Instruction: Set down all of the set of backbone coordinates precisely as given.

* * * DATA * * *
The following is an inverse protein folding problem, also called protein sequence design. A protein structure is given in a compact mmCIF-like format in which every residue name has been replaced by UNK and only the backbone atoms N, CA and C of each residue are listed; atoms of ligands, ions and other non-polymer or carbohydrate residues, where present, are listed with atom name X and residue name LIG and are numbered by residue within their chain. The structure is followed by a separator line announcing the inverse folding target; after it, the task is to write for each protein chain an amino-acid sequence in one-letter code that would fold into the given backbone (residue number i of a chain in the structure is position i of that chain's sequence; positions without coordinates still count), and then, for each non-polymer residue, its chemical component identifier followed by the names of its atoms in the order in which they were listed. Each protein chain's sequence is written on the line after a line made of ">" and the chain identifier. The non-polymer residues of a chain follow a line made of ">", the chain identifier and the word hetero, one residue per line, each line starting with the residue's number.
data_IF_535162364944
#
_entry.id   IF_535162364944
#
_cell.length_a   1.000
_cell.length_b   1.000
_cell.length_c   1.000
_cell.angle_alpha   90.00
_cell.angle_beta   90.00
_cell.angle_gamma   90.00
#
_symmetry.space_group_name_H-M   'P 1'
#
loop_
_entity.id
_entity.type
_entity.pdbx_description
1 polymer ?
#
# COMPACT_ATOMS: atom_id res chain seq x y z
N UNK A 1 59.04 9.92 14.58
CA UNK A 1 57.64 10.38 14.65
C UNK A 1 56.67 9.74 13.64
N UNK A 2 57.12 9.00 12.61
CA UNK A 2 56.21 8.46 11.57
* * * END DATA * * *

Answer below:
The following is an inverse protein folding problem, also called protein sequence design. A protein structure is given in a compact mmCIF-like format in which every residue name has been replaced by UNK and only the backbone atoms N, CA and C of each residue are listed; atoms of ligands, ions and other non-polymer or carbohydrate residues, where present, are listed with atom name X and residue name LIG and are numbered by residue within their chain. The structure is followed by a separator line announcing the inverse folding target; after it, the task is to write for each protein chain an amino-acid sequence in one-letter code that would fold into the given backbone (residue number i of a chain in the structure is position i of that chain's sequence; positions without coordinates still count), and then, for each non-polymer residue, its chemical component identifier followed by the names of its atoms in the order in which they were listed. Each protein chain's sequence is written on the line after a line made of ">" and the chain identifier. The non-polymer residues of a chain follow a line made of ">", the chain identifier and the word hetero, one residue per line, each line starting with the residue's number.
data_IF_535162364944
#
_entry.id   IF_535162364944
#
_cell.length_a   1.000
_cell.length_b   1.000
_cell.length_c   1.000
_cell.angle_alpha   90.00
_cell.angle_beta   90.00
_cell.angle_gamma   90.00
#
_symmetry.space_group_name_H-M   'P 1'
#
loop_
_entity.id
_entity.type
_entity.pdbx_description
1 polymer ?
#
# COMPACT_ATOMS: atom_id res chain seq x y z
N UNK A 1 59.04 9.92 14.58
CA UNK A 1 57.64 10.38 14.65
C UNK A 1 56.67 9.74 13.64
N UNK A 2 57.12 9.00 12.61
CA UNK A 2 56.21 8.46 11.57